While in London in 1705, Robert Beverley wrote and published The History and Present State of Virginia, one of the earliest printed English-language histories about North America by an author born there. Like his brother-in-law William Byrd II, Beverley was a scion of Virginia's planter elite, personally ambitious and at odds with royal governors in the colony. As a native-born American--most famously claiming "I am an Indian"--he provided English readers with the first thoroughgoing account of the province's past, natural history, Indians, and current politics and society. In this new edition, Susan Scott Parrish situates Beverley and his History in the context of the metropolitan-provincial political and cultural issues of his day and explores the many contradictions embedded in his narrative.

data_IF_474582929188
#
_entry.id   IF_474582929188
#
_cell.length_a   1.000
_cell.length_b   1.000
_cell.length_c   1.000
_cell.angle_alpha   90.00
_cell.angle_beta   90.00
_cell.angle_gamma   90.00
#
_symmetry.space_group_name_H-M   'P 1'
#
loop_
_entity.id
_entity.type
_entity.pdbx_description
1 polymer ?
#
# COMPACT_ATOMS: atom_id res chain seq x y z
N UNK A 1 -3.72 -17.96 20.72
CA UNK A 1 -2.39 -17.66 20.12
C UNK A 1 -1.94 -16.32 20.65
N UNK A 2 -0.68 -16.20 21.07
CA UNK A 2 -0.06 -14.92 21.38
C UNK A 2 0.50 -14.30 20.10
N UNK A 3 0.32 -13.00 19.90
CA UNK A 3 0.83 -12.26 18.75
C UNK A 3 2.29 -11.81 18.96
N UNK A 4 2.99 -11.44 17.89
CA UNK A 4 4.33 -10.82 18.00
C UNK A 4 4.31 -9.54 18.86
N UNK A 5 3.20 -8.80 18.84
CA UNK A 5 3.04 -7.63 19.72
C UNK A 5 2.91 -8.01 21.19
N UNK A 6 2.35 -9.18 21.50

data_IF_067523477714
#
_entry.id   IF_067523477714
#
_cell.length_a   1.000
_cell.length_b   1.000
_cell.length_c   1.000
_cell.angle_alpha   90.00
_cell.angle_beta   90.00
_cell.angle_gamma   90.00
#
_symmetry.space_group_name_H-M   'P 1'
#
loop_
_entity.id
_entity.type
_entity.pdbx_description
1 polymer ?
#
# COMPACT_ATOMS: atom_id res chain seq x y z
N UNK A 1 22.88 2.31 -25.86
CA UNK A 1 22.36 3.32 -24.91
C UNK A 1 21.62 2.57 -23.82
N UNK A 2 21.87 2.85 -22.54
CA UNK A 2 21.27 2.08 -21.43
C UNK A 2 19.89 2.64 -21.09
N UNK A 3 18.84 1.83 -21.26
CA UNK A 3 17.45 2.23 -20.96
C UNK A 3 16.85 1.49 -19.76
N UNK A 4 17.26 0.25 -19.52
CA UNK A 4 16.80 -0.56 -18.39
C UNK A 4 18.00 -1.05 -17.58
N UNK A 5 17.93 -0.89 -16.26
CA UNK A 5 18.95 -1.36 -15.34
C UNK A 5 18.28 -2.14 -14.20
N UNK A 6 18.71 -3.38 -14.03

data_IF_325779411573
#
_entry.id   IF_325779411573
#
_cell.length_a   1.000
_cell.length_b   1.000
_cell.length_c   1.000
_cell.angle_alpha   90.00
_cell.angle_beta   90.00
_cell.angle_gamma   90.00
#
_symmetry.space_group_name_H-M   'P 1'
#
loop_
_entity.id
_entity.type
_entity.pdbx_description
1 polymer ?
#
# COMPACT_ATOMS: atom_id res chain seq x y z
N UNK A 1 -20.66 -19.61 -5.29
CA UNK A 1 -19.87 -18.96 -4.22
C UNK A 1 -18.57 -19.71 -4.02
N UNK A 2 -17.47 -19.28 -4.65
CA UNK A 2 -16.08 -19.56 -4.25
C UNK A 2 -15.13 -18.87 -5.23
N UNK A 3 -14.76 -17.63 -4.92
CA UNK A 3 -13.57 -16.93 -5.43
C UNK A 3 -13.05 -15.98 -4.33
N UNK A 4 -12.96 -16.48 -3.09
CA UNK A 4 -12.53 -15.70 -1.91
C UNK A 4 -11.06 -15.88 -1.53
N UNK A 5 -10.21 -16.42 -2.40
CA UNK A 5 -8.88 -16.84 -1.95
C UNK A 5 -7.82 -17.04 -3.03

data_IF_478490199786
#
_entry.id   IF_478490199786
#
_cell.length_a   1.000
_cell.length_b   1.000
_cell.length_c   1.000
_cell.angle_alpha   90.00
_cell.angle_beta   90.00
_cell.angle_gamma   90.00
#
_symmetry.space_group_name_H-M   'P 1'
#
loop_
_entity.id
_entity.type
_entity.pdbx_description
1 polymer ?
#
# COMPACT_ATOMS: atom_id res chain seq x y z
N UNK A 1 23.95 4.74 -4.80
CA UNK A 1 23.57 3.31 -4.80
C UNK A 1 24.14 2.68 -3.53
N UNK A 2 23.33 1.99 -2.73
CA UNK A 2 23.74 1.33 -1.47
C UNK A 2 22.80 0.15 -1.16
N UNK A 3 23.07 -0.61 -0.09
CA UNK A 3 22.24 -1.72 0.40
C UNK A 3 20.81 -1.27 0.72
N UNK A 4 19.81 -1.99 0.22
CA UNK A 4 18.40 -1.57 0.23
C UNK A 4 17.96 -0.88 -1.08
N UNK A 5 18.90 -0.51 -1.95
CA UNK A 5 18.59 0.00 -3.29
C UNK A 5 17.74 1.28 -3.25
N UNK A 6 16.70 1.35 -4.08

Parrish's introduction and the accompanying annotation, along with a fresh transcription of the 1705 publication and a more comprehensive comparison of emendations in the 1722 edition, will open Beverley's History to new, twenty-first-century readings by students of transatlantic history, colonialism, natural science, literature, and ethnohistory.